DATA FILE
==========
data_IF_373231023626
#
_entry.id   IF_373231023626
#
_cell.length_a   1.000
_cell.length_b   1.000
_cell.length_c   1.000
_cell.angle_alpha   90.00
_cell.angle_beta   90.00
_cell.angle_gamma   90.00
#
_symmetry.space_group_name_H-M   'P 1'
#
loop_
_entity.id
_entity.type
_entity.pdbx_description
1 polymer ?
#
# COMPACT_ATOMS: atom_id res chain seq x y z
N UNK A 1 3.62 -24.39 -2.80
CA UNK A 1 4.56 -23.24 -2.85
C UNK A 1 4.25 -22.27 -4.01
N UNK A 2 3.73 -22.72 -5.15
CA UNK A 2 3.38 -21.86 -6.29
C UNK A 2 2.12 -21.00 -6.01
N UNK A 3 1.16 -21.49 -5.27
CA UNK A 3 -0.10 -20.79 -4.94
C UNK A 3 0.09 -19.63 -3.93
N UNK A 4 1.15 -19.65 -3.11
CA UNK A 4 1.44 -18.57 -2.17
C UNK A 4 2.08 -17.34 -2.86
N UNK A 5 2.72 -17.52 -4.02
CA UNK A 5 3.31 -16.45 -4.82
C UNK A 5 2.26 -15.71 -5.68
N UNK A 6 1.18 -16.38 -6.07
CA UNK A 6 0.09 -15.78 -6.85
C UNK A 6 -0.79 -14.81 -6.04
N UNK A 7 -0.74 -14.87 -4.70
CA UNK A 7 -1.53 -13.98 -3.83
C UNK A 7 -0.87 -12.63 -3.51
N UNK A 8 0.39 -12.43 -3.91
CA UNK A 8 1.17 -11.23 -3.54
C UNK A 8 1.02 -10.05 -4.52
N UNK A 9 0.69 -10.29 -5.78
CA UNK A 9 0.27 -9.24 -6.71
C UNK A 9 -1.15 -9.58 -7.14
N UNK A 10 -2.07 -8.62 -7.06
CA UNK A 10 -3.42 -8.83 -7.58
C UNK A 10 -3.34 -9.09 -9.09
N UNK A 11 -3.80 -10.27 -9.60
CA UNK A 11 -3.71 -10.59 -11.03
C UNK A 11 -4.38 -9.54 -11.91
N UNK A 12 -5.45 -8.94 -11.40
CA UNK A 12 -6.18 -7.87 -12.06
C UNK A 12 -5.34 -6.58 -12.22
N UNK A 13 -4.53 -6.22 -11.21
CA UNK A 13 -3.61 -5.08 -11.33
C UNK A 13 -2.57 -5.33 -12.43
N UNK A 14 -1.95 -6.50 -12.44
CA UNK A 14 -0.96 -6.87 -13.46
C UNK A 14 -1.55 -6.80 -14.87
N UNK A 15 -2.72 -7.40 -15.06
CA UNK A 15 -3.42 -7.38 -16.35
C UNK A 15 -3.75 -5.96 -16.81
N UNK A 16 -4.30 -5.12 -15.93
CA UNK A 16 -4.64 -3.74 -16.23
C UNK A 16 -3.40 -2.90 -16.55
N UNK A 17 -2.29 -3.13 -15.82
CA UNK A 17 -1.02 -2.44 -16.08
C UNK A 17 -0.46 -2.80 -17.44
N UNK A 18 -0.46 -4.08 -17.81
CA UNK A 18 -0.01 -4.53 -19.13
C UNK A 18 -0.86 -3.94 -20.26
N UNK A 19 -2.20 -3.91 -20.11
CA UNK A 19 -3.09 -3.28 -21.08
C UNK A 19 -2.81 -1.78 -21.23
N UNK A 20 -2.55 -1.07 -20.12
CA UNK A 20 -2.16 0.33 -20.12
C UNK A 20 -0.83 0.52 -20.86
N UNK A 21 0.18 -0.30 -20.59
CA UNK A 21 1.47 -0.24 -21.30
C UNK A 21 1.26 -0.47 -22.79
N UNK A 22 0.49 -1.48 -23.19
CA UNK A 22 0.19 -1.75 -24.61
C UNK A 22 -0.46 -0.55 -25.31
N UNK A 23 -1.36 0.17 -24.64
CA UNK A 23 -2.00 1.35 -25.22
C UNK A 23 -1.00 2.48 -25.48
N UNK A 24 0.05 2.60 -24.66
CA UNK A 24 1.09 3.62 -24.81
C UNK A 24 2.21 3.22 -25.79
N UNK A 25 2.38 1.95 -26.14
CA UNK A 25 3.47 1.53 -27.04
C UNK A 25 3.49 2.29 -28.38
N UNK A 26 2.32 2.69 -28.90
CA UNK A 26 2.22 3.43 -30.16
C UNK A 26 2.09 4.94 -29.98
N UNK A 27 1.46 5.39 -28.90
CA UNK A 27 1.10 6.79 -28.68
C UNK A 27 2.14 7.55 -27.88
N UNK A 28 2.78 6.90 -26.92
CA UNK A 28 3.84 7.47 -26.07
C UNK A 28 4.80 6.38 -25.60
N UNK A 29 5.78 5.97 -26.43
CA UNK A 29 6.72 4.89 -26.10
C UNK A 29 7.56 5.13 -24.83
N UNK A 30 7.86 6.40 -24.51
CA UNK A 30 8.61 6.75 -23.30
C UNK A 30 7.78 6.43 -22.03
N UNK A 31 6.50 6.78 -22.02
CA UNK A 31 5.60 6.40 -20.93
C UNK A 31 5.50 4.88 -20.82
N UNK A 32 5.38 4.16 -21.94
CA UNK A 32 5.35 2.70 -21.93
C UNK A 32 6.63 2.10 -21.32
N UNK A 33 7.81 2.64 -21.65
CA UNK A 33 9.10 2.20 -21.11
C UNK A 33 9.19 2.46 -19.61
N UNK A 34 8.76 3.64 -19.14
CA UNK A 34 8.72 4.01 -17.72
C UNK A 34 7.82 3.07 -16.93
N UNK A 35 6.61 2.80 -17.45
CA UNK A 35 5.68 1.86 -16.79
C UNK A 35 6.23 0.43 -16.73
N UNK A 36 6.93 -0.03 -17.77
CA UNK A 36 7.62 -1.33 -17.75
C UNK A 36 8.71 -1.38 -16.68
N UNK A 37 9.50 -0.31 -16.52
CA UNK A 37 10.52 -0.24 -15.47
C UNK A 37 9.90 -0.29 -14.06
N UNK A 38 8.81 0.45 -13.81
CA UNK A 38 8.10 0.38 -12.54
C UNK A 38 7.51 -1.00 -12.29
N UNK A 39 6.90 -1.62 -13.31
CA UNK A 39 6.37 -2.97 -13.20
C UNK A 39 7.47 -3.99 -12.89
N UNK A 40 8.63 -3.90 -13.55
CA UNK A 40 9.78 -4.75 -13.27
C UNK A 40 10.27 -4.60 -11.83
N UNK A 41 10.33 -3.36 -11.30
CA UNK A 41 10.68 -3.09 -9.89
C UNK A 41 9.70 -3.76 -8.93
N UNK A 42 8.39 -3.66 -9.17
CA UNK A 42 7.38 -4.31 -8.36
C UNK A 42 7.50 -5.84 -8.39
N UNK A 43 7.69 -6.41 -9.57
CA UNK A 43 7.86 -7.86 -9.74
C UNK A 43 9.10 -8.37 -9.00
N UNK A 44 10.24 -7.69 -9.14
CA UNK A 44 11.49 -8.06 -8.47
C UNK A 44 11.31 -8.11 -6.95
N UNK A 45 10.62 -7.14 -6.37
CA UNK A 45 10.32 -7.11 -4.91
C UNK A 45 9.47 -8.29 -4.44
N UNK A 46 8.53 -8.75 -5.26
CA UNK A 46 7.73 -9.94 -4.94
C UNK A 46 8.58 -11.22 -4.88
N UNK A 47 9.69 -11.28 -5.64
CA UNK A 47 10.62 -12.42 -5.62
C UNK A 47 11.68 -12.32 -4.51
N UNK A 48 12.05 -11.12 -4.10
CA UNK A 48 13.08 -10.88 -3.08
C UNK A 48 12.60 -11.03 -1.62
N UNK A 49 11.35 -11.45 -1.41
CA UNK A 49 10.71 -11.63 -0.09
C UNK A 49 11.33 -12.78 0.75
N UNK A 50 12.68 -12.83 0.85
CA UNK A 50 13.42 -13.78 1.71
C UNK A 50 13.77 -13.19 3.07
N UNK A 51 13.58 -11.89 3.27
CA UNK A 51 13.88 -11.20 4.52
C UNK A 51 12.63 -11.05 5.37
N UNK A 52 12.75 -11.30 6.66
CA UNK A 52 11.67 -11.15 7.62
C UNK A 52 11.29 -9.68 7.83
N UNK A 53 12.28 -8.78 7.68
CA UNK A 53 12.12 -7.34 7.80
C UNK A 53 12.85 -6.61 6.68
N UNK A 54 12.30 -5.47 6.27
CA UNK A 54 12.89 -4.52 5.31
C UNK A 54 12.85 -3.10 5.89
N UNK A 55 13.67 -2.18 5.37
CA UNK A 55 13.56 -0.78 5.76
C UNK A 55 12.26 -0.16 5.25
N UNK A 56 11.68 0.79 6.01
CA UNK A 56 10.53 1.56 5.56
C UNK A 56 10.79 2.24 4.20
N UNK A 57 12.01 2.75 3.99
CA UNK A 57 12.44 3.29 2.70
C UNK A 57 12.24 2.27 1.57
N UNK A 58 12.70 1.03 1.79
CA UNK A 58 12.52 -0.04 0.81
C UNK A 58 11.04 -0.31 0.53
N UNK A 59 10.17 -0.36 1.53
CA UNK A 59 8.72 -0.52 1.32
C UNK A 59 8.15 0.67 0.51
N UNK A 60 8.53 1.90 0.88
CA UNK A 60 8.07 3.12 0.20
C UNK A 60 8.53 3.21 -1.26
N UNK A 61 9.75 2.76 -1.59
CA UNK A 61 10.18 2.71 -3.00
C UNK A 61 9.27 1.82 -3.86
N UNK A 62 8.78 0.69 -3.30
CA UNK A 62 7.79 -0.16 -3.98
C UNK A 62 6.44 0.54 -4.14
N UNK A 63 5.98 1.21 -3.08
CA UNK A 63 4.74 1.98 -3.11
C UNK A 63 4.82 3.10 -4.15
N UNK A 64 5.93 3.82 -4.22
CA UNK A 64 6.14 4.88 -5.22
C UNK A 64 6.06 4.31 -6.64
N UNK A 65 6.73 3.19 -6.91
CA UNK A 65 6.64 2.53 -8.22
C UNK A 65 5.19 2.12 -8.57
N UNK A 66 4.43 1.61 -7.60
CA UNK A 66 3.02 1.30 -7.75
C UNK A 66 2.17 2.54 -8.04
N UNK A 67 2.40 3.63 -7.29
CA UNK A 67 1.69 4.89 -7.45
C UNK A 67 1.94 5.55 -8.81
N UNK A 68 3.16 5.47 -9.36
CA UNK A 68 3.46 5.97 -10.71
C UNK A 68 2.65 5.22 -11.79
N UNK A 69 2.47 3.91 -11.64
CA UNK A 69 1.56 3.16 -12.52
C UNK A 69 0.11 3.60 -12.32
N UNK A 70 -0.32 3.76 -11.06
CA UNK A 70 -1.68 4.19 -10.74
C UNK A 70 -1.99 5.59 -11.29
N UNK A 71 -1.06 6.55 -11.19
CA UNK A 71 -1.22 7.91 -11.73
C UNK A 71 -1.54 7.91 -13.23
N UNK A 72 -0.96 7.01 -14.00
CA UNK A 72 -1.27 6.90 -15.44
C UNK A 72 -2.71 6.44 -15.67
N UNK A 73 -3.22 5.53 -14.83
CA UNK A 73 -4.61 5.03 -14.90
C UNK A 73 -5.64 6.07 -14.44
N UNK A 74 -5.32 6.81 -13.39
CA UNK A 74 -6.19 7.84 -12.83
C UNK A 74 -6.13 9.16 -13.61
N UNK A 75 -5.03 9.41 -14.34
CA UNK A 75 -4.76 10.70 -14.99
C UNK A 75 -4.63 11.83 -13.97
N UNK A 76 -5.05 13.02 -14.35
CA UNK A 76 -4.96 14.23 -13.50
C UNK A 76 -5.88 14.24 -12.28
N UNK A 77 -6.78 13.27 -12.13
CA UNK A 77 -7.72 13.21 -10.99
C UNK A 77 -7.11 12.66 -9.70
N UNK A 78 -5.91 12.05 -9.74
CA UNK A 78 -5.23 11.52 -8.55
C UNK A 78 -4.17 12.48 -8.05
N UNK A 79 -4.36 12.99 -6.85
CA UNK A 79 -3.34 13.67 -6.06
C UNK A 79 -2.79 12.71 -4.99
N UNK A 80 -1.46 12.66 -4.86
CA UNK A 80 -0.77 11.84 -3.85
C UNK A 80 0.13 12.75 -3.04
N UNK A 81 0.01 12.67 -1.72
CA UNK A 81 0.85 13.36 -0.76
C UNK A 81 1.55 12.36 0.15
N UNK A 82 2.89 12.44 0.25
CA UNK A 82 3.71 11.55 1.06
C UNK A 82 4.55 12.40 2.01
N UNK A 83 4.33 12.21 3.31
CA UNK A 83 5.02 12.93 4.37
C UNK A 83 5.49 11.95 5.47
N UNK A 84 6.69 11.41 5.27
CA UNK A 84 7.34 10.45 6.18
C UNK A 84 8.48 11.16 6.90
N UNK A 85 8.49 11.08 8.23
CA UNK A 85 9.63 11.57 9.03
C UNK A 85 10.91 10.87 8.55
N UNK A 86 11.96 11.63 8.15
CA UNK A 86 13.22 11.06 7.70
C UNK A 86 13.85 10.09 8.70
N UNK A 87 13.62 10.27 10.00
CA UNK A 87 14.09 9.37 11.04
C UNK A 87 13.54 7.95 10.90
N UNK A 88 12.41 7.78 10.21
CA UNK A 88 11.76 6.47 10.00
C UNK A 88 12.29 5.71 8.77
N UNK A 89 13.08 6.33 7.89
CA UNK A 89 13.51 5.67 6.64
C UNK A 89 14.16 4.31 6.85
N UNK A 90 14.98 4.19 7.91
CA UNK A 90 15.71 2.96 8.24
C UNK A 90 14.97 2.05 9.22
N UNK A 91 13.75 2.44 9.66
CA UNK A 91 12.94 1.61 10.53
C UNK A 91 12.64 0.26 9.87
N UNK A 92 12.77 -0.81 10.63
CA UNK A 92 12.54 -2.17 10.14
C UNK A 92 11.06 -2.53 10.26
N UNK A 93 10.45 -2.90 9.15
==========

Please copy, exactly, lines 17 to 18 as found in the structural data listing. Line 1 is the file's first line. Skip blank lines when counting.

_entity.pdbx_description
1 polymer ?